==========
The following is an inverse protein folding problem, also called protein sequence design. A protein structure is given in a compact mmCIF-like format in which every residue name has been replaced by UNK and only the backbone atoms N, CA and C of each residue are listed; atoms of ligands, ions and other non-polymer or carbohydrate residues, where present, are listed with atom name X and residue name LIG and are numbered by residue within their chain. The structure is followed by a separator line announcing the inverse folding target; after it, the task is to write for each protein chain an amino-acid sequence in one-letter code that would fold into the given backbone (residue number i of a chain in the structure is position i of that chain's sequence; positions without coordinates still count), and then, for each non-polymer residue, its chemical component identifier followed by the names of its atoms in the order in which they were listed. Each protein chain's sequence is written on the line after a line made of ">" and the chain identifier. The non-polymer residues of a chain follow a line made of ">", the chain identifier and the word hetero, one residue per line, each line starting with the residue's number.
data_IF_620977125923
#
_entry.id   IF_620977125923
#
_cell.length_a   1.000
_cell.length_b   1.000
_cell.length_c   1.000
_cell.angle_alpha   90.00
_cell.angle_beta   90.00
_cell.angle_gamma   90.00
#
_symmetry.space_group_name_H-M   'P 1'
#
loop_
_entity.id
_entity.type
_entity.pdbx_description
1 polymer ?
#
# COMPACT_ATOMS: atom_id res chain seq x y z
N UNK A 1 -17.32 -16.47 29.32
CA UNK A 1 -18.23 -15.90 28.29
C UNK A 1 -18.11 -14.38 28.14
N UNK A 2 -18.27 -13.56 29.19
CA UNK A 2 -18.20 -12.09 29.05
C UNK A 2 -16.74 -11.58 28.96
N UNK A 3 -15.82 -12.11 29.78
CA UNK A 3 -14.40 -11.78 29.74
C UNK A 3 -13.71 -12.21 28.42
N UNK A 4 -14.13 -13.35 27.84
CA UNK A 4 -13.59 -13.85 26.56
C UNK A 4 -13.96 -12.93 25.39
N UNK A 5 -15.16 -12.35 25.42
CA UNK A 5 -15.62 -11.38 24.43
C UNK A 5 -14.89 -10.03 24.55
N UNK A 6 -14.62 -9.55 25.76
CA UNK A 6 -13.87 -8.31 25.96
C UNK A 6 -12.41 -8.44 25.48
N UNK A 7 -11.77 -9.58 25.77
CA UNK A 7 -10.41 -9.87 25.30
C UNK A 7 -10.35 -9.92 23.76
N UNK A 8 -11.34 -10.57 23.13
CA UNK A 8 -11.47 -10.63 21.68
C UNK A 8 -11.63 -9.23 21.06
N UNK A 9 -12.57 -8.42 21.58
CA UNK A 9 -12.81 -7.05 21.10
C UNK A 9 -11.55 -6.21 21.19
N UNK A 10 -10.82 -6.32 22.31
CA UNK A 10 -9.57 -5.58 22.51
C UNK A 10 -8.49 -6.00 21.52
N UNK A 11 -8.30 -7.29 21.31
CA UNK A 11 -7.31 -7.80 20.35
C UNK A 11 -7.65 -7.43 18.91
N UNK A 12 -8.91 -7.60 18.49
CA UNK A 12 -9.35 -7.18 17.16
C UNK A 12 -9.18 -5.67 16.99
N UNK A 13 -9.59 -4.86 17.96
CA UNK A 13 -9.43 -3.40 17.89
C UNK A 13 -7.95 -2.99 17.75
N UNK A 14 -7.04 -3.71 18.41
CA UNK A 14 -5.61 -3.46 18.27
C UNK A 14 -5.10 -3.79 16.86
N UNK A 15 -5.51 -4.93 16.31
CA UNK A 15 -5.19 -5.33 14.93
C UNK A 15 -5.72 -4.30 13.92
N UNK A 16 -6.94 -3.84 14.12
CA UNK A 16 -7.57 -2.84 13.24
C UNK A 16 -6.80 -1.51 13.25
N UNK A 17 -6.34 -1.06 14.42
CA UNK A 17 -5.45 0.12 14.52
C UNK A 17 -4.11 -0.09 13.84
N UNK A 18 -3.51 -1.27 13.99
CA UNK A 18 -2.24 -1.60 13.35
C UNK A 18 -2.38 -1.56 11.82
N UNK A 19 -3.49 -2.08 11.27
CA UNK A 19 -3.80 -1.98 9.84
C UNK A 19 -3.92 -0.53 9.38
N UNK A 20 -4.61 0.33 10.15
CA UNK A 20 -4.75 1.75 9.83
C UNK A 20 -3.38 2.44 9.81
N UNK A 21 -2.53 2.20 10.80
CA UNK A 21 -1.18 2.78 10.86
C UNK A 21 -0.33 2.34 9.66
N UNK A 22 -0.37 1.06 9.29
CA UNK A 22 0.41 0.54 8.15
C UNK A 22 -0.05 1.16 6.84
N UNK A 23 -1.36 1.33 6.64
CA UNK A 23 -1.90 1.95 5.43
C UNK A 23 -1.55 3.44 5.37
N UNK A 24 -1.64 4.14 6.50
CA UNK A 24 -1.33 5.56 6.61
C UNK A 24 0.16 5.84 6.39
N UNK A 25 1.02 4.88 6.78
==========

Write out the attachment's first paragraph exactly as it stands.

The following is an inverse protein folding problem, also called protein sequence design. A protein structure is given in a compact mmCIF-like format in which every residue name has been replaced by UNK and only the backbone atoms N, CA and C of each residue are listed; atoms of ligands, ions and other non-polymer or carbohydrate residues, where present, are listed with atom name X and residue name LIG and are numbered by residue within their chain. The structure is followed by a separator line announcing the inverse folding target; after it, the task is to write for each protein chain an amino-acid sequence in one-letter code that would fold into the given backbone (residue number i of a chain in the structure is position i of that chain's sequence; positions without coordinates still count), and then, for each non-polymer residue, its chemical component identifier followed by the names of its atoms in the order in which they were listed. Each protein chain's sequence is written on the line after a line made of ">" and the chain identifier. The non-polymer residues of a chain follow a line made of ">", the chain identifier and the word hetero, one residue per line, each line starting with the residue's number.